I’m not going to go into detail about my marriage because it’s not fair for me to share stuff which relates to my wife, who I will always love and respect – especially as the mother of our two little girls. All I will say is that I have to take responsibility for the way things have turned out and I now have a period of personal reflection and growth to do over the coming months and years. I’ve lost the family unit which I took for granted far too often in the past but I won’t lose my wife as a life long friend and the love and connection I have with my daughters.
Returning to work after 5 months away has also been a rollercoaster. It’s the longest I’ve ever spent away from my job in the 16 years I’ve been there so it’s been tiring and a bit anxiety inducing getting back into a routine and returning to the fold. Throw in the fact I’m still on tenterhooks with regards to my daughter’s recovery from her illness, the house move and the separation from my longterm partner and I’d be forgiven for being a little wobbly. That’s where sobriety is important.
It would be far too easy to feel sorry for myself or justify using alcohol to help take the edge off. Especially now I live on my own. Sure, the girls have started staying over now that I have furniture but they primarily live with their Mum so I spend a lot of time on my own in a new village, living a sober existence which limits the amount of time I see my friends (because going to the pub is the default location for socialising around here).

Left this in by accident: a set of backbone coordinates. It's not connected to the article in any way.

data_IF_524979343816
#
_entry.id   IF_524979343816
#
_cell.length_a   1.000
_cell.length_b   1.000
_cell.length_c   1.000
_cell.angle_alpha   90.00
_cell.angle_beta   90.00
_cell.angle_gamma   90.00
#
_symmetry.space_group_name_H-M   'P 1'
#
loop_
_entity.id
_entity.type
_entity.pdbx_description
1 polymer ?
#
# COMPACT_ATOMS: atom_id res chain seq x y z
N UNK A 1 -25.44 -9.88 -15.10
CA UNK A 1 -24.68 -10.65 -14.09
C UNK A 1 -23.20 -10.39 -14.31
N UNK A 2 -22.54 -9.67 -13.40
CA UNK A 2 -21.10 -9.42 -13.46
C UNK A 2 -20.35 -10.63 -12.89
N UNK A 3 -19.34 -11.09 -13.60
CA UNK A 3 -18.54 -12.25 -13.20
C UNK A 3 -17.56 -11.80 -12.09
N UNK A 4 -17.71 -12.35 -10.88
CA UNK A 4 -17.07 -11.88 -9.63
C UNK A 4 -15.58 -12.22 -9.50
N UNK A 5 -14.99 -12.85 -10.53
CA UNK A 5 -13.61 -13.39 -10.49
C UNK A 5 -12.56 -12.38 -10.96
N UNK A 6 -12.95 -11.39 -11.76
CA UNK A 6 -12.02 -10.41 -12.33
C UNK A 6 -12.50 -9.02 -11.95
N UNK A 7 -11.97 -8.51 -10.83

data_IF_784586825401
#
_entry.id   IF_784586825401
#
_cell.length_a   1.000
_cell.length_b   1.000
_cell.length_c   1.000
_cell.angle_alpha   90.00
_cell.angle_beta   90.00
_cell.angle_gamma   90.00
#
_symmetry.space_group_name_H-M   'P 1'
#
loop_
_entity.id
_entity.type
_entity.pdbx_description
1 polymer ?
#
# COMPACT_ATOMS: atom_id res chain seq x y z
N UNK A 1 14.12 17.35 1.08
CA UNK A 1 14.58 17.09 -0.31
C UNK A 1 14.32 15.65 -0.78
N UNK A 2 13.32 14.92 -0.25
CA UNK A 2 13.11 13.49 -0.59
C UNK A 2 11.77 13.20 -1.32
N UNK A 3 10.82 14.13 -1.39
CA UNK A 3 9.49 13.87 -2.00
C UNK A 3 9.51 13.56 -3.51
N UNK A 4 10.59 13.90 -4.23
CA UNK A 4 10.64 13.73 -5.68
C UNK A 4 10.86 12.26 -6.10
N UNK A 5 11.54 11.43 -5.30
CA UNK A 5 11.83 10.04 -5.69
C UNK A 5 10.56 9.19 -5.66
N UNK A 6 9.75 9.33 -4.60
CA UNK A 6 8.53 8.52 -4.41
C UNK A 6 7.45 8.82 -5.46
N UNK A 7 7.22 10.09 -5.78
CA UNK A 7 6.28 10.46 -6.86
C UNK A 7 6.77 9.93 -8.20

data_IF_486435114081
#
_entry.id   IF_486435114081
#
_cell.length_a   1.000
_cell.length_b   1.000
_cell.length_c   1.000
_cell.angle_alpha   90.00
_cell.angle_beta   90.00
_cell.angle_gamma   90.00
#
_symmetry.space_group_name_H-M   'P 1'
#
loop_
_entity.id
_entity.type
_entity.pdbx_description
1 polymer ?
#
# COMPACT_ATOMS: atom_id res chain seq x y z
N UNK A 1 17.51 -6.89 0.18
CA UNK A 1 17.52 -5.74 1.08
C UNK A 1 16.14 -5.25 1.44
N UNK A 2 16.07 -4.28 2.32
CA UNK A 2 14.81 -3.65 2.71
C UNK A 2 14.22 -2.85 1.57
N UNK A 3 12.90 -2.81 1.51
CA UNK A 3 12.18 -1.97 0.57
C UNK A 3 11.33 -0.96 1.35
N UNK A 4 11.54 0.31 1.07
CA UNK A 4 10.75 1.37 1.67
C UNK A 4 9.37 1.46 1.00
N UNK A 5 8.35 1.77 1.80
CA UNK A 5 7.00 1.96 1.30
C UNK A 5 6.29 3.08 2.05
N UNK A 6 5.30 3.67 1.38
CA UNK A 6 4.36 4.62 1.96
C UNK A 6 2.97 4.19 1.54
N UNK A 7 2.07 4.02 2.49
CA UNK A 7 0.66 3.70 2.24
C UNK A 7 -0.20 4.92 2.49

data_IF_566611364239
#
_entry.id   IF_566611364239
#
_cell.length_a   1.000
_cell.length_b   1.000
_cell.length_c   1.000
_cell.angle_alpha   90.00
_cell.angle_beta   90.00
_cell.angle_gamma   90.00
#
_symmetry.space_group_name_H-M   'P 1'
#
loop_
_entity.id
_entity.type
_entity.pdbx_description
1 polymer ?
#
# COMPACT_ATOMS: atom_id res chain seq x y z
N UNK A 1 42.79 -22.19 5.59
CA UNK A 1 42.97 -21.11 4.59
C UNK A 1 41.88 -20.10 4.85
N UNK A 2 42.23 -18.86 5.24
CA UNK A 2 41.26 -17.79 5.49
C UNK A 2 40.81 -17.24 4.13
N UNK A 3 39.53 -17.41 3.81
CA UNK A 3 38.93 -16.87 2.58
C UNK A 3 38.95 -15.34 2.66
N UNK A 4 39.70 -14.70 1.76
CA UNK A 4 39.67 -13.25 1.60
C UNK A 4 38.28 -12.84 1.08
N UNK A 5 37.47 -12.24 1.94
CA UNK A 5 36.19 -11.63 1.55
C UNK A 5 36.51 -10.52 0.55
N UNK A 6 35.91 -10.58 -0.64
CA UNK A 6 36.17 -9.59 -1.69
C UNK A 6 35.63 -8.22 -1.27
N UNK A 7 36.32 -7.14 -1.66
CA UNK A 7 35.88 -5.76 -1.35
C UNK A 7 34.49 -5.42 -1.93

I’m running, I’m busy making this new place my own and Yoga class is still a fixture each week. I’m aiming to work back in the office much more to avoid the isolation that working from home can create and I’m seeing a Therapist (as I have done since just before Christmas). I’m doing a lot of things right and the grip alcohol has had on me in the past and on occasions in recent history isn’t there at the moment. I’m feeling pretty relaxed and optimistic about the future so it’s imperative I use that current mindset to springboard myself into a positive Summer. Even just seeing more of the Sun since the end of March has been a mental lift.
I continue to use the fundamentals of AVRT (Addictive Voice Recognition Technique) as my default approach to managing any feelings or internal conversations about having a drink because knowing my ‘beast’ – it’ll latch on to me when I’m alone and feeling a bit bored or reflective. I have little desire to drink socially these days and will generally be ok when I’m in environments where alcohol is present (despite making a conscious effort to minimise my time in those places) but it’s when I’m alone in the security of my own home that I find things ramping up a few gears. That’s when I have to dig in and use the tools which have served me so well since February 2021. Prior to me entering recovery 26 months ago I was drinking most days and binging pretty much every time I did pick up alcohol. I was bloated, depressed and at times suicidal. I felt more alone than I ever have despite having my loving family right under my nose. Yes, I’ve had a few moments of weakness in the last two years or so but thankfully they have been few and far between when you look at how much of this time I’ve spent sober and mentally stable. I won’t dismiss that progress and nobody can take that away from me either.
I can’t change the past but I can learn from my mistakes and experiences to shape my future. I will work hard on me every day. If I do that I know I can be the best Daddy, friend, family member and work colleague to the people around me.